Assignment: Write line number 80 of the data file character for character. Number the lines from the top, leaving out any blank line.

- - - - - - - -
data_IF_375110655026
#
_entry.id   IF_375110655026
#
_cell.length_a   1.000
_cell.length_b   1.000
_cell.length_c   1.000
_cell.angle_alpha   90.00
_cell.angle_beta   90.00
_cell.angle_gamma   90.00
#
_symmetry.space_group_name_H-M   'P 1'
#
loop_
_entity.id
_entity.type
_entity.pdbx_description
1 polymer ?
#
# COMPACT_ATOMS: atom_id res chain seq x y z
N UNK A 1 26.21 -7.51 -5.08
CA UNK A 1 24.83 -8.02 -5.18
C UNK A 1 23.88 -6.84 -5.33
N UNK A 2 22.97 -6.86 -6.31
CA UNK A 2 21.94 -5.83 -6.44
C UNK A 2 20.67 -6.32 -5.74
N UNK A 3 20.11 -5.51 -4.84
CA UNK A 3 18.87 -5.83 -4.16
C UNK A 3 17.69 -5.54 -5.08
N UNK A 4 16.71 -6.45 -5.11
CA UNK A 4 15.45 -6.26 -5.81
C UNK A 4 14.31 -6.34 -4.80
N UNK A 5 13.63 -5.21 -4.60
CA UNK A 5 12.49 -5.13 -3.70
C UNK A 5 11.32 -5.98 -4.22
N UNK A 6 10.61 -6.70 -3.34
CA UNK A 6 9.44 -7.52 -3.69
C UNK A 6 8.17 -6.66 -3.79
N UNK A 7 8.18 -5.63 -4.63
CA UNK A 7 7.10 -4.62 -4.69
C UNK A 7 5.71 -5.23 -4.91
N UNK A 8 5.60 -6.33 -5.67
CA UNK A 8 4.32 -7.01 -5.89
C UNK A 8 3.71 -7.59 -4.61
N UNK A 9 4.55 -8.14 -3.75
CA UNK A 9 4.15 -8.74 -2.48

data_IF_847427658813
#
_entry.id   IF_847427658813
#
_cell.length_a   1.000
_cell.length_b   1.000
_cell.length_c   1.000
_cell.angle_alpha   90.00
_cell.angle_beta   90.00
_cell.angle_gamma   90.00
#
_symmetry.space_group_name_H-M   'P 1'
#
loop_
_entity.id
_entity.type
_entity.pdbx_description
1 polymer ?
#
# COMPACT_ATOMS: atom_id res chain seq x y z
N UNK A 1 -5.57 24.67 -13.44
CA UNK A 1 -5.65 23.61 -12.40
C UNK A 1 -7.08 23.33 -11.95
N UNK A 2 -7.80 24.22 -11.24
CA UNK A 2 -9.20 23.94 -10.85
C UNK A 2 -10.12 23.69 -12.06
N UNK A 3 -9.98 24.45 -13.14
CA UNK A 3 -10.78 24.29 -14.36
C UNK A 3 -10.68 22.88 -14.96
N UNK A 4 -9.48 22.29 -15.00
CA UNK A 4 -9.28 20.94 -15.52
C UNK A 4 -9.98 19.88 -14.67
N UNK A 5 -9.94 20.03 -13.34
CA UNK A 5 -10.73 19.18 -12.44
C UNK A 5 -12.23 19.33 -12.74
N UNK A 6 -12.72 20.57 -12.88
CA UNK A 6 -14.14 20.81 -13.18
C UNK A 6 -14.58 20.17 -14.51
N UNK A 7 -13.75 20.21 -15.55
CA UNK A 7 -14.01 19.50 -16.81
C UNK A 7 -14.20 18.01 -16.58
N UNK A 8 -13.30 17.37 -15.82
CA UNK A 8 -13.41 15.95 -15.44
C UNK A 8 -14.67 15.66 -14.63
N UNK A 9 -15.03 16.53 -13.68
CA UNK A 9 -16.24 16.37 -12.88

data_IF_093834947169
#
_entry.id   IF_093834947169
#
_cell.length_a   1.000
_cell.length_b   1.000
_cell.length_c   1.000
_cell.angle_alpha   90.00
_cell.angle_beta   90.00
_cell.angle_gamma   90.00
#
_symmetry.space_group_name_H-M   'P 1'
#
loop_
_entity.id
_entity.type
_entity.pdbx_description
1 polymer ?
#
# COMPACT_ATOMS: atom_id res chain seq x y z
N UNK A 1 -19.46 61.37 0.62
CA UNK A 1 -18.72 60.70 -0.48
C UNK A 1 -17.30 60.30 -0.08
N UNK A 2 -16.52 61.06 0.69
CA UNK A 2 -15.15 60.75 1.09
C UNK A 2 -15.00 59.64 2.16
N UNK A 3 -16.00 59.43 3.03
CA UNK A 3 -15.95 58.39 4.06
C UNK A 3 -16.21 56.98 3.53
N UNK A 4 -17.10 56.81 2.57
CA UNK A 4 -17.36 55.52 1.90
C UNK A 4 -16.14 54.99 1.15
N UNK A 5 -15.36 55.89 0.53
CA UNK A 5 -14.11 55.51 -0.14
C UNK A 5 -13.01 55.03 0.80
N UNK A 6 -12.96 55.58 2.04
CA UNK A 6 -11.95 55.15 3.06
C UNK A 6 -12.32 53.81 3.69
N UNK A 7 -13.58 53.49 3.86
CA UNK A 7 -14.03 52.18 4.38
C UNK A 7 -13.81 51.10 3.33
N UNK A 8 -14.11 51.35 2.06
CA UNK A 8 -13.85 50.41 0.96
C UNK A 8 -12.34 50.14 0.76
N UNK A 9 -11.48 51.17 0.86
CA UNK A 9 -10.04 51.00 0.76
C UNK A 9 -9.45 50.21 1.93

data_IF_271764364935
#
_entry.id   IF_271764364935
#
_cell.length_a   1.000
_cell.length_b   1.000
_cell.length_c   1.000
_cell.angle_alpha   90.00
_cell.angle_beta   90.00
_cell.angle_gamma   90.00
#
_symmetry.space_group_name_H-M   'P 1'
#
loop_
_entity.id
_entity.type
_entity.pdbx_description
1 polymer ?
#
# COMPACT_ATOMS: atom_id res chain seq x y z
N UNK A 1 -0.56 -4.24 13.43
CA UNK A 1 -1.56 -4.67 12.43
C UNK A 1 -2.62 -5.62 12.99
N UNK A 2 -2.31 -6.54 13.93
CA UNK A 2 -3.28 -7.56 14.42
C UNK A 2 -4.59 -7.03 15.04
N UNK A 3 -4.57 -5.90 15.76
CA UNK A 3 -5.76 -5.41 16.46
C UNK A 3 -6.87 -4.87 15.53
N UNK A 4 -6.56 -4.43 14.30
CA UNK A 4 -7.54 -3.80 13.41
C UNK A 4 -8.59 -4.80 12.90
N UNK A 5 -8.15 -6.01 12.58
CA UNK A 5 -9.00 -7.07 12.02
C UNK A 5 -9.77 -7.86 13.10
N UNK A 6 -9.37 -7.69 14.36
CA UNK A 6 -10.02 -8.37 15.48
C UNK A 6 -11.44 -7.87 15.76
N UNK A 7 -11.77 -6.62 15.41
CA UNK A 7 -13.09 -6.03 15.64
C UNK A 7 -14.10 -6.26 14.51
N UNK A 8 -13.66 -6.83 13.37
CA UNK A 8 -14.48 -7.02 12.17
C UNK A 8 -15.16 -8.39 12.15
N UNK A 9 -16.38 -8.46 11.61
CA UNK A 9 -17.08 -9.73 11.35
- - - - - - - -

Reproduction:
CA UNK A 5 -10.73 19.18 -12.44